What is open-angle glaucoma? — Glaucoma is a disease that damages the main nerve in the eye, called the optic nerve. It causes vision loss and can even lead to blindness. There are different types of glaucoma. The most common type in the United States is called "chronic open-angle glaucoma."
What are the symptoms of open-angle glaucoma? — At first, open-angle glaucoma does not usually cause symptoms. When it does cause vision loss, it starts by affecting the edges of what you see (picture 1). In other words, the center of what you look at often looks clear. But things that are off to the side do not. This is sometimes called "tunnel vision." As the disease gets worse, even your central vision can be affected.
Is there a test for open-angle glaucoma? — Yes. To check for open-angle glaucoma, doctors can use a few different tests. They can:
Look into the back of your eye with a lighted magnifying tool and see if there are signs of nerve damage
Check how well you see things in the center of your vision and how well you see things that are off to the side
Check the pressure inside your eye by pushing or blowing on your eye with a special tool (people with open-angle glaucoma often have too much pressure inside the eye)
Everyone age 40 and older should be tested for open-angle glaucoma at least once. You might need more frequent tests if you have a parent, brother, or sister who has glaucoma. Testing helps doctors find and treat the disease early, before it causes symptoms. That's important, because treatment for open-angle glaucoma can prevent or slow down vision loss. But it cannot undo damage that has already been done.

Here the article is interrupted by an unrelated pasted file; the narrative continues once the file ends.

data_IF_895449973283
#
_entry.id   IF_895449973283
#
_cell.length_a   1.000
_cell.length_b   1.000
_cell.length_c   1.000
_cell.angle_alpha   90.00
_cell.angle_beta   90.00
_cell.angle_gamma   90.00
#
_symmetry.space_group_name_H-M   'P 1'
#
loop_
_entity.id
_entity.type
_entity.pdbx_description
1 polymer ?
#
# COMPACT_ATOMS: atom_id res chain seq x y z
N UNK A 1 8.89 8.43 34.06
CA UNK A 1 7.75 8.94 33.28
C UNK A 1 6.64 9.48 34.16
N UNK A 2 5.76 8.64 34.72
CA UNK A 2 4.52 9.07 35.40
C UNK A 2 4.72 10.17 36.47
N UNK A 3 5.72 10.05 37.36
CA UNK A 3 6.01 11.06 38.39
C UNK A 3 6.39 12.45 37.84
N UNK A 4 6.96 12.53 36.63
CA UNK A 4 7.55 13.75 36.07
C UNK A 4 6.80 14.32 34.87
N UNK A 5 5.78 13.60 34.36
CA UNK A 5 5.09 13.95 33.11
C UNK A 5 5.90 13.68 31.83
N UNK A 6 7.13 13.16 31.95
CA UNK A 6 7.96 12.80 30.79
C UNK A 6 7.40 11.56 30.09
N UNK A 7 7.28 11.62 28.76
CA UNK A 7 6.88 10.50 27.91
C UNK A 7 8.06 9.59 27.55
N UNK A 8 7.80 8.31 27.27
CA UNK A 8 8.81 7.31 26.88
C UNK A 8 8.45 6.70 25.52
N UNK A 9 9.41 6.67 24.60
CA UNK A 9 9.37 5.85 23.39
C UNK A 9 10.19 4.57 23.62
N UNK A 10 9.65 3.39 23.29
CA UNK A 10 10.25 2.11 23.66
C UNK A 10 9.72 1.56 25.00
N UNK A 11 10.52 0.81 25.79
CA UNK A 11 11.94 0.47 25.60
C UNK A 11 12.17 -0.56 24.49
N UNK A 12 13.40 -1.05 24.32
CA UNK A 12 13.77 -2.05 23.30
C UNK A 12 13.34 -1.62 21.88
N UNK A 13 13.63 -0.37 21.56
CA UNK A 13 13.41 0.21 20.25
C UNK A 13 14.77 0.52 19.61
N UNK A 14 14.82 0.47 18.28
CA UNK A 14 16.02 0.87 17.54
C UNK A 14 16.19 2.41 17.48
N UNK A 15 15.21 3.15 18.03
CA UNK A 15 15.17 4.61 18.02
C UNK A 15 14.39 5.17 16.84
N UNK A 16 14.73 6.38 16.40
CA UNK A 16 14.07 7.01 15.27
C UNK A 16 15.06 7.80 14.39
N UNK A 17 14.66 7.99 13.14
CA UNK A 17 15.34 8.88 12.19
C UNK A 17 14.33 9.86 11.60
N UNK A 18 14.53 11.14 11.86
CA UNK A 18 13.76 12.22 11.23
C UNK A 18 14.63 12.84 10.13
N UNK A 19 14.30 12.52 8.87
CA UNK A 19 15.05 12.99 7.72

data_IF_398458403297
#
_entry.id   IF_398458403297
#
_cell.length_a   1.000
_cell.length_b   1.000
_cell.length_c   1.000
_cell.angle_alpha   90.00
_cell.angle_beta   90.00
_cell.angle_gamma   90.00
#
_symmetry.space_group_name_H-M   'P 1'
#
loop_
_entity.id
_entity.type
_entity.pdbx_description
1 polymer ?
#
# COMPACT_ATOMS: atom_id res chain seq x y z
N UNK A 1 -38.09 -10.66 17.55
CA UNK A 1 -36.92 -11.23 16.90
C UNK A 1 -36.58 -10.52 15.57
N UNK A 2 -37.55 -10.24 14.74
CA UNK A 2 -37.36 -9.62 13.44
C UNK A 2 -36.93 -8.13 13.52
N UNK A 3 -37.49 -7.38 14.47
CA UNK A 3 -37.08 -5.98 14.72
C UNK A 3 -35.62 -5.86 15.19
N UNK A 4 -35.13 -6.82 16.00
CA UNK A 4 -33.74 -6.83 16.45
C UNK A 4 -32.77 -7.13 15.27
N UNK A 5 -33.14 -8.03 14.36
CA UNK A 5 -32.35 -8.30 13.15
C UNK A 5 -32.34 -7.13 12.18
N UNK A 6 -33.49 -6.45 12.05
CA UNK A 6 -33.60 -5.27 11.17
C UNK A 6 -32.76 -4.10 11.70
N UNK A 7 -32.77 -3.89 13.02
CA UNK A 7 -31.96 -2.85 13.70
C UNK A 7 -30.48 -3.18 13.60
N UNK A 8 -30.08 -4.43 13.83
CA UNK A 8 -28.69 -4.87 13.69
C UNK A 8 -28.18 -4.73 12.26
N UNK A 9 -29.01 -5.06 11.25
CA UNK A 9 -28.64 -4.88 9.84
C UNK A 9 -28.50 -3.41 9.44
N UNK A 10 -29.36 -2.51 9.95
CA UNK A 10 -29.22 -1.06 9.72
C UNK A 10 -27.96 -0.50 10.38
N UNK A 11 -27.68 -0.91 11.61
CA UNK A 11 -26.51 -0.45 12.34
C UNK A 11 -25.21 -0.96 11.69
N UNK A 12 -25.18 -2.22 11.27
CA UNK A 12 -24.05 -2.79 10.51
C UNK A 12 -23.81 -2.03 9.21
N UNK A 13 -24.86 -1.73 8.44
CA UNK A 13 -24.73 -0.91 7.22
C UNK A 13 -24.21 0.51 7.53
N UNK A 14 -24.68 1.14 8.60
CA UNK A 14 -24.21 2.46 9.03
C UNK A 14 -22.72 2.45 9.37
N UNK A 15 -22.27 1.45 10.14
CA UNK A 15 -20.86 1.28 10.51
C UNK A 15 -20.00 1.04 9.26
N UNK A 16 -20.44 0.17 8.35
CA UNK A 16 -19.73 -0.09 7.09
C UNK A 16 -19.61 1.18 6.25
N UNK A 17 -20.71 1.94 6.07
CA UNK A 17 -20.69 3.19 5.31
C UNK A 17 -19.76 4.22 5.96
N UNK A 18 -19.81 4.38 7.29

How is open-angle glaucoma treated? — Effective treatments for open-angle glaucoma all work by lowering the pressure inside the eye. There are 3 ways to lower eye pressure: eye drops, laser therapy, or surgery.
Eye drop medicines – There are 2 main types of glaucoma eye drops:
Laser therapy – Laser therapy improves the way fluid drains from the eye.
Surgery – Surgery involves making a small opening or inserting a tiny tube in the eye so that fluid can drain better.
Which treatment should I have? — Experts usually recommend starting with either eye drops or laser therapy. Your doctor can talk to you about your options and help you decide. People who want to avoid a procedure might choose eye drops. People who would have trouble putting in the eye drops every day might choose laser therapy.
If your doctor prescribes eye drops, it's very important that you use them every day, as directed. These medicines can keep you from losing your vision. But they only work if you follow the instructions on how to use them. There are now eye drops that you can use just once a day. Some people need to add a second eye drop medicine. Some people who choose laser therapy also need eye drops.
Whether you get eye drops or laser therapy, you will need to see your doctor or nurse regularly. They will check your eyes to see how well the treatment is working. If your eye pressure is still too high, you might need to switch to a different treatment. If you have tried both eye drops and laser therapy, your doctor might suggest surgery.
All topics are updated as new evidence becomes available and our peer review process is complete.
This topic retrieved from UpToDate on: Mar 30, 2020.
Topic 15845 Version 14.0
Release: 28.2.2 - C28.105
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